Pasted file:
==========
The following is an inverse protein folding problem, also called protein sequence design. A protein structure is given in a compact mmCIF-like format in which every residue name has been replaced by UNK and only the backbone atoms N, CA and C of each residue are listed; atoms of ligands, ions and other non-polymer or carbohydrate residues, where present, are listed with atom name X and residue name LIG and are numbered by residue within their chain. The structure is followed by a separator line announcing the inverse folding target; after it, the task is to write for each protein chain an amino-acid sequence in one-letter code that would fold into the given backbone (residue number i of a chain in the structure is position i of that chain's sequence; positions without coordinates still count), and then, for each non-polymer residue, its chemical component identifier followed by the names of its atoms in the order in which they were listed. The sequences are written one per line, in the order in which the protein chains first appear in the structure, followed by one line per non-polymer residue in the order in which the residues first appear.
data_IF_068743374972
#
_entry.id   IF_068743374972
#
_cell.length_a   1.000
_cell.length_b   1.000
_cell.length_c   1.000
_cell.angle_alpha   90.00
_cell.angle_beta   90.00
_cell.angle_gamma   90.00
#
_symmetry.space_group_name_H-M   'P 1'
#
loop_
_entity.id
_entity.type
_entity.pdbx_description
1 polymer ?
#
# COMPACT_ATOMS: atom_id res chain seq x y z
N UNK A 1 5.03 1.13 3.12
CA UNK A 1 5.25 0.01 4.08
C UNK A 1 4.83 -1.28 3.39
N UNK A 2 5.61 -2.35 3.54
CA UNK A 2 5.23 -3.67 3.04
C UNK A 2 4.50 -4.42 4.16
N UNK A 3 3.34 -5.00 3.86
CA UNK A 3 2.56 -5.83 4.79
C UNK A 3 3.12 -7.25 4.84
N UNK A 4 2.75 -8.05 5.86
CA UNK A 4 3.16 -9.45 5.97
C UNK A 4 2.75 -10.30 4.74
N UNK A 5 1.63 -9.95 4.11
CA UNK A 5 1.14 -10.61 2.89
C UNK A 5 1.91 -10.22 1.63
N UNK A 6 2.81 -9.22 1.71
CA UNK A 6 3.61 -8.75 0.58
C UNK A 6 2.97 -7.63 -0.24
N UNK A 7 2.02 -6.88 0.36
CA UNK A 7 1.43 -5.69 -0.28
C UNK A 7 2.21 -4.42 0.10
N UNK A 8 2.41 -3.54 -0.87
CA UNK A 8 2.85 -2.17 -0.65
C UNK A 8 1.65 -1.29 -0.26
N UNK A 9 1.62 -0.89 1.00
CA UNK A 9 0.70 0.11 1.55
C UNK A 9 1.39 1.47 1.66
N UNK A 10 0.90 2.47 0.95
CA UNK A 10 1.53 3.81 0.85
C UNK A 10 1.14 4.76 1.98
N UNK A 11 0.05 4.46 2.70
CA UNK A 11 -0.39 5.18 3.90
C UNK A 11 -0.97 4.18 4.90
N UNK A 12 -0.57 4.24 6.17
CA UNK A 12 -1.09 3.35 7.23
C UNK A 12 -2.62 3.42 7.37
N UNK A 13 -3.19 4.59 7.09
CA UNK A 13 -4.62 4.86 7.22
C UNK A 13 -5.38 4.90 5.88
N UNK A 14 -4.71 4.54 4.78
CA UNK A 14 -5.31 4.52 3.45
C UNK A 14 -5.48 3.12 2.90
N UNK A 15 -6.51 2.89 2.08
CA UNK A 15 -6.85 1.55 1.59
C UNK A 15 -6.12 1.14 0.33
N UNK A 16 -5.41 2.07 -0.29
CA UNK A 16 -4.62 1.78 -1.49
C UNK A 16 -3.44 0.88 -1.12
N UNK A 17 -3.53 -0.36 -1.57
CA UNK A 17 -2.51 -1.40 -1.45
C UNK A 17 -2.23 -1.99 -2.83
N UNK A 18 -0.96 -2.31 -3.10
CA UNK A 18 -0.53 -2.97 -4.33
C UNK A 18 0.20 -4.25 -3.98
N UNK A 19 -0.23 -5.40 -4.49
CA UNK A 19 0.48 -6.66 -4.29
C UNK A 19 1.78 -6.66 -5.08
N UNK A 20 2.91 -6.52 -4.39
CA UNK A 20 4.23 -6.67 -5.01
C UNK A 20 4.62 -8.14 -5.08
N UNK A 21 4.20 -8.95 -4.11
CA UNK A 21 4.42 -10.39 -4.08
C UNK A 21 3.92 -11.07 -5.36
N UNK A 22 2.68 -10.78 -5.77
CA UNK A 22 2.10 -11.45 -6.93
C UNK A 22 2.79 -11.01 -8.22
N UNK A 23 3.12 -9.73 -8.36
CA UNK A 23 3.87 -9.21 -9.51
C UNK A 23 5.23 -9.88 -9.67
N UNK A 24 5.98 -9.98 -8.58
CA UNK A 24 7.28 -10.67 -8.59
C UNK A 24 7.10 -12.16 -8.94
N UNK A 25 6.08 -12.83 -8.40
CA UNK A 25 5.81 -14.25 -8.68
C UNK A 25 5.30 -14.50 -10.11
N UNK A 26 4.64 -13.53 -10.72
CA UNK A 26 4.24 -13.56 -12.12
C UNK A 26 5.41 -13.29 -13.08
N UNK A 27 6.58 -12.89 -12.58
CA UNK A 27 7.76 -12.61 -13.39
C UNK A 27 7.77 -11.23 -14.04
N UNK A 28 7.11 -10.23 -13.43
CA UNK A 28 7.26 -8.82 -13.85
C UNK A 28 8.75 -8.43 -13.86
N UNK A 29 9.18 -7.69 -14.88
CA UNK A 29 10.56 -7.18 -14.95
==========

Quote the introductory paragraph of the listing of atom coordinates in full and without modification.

The following is an inverse protein folding problem, also called protein sequence design. A protein structure is given in a compact mmCIF-like format in which every residue name has been replaced by UNK and only the backbone atoms N, CA and C of each residue are listed; atoms of ligands, ions and other non-polymer or carbohydrate residues, where present, are listed with atom name X and residue name LIG and are numbered by residue within their chain. The structure is followed by a separator line announcing the inverse folding target; after it, the task is to write for each protein chain an amino-acid sequence in one-letter code that would fold into the given backbone (residue number i of a chain in the structure is position i of that chain's sequence; positions without coordinates still count), and then, for each non-polymer residue, its chemical component identifier followed by the names of its atoms in the order in which they were listed. The sequences are written one per line, in the order in which the protein chains first appear in the structure, followed by one line per non-polymer residue in the order in which the residues first appear.